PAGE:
Table of Contents
1. What are the Potential Tax Benefits of Owning Multifamily Real Estate?
2. Operating Expenses
3. Mortgage Interest
5. Capital Gains Taxes
6. Cost Segregation
7. Owner Expenses
8. FICA Taxes
9. Pass-Through Deduction
10. How is Rental Income Taxed?
11. Why Real Estate Investors Should Work with BAM Capital for Multifamily Syndication
When assessing the potential profitability of a multifamily investment, investors tend to focus on the property’s cash flow or internal rate of return. While this is not a bad idea, it also doesn’t paint the entire picture.
Beyond generating income and increasing equity over the long term, there are other ways for real estate properties to create profit for its investors. To fully appreciate a multifamily property, investors need to consider its potential tax benefits. The US tax code is actually very friendly to real estate investors. 
A multifamily real estate investment can offer several tax advantages that you can’t get from commercial real estate. It is important to know all about these tax benefits so you can save money and avoid paying taxes on the investment entirely.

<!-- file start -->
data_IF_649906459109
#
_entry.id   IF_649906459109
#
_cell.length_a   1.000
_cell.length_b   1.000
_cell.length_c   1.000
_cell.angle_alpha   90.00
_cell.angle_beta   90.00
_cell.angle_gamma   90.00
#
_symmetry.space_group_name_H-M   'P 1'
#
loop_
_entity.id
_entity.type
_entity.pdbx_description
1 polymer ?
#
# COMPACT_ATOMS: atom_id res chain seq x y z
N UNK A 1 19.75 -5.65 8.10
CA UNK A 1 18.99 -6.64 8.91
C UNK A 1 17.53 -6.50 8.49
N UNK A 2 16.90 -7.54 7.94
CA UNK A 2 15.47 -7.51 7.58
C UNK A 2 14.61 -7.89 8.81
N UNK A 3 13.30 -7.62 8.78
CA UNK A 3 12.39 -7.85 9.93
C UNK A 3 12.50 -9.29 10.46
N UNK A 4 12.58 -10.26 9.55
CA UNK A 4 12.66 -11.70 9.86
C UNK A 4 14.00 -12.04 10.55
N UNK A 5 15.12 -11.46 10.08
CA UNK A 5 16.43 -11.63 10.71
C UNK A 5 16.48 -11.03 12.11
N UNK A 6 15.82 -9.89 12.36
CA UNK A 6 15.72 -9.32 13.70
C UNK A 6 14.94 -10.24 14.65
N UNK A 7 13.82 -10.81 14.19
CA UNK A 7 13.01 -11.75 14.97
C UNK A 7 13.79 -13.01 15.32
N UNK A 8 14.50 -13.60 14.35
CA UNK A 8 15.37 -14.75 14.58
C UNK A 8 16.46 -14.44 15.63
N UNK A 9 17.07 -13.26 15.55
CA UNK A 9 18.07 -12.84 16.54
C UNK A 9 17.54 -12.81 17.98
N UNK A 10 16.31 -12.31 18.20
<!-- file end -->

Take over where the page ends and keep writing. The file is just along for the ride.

Here we will discuss the tax advantages of investing in multifamily real estate, which will help you earn higher returns.
What are the Potential Tax Benefits of Owning Multifamily Real Estate?
Every real estate investor should be familiar with some of the tax benefits of multifamily properties. Multifamily investors who own rental properties can benefit from tax deductions such as capital gains tax deferral, depreciation expense write offs, operating and owner expense deductions, and avoiding FICA tax. 
To claim these benefits, the US Internal Revenue Service (IRS) requires rental property investors to keep good records as well as a paper trail.
For real estate investors, operating expenses are deductible. You can deduct state and local property taxes as an itemized deduction on your federal tax return. Additionally, if you use your property for business or rental purposes, you may be eligible for cost recovery deductions, including depreciation and repairs.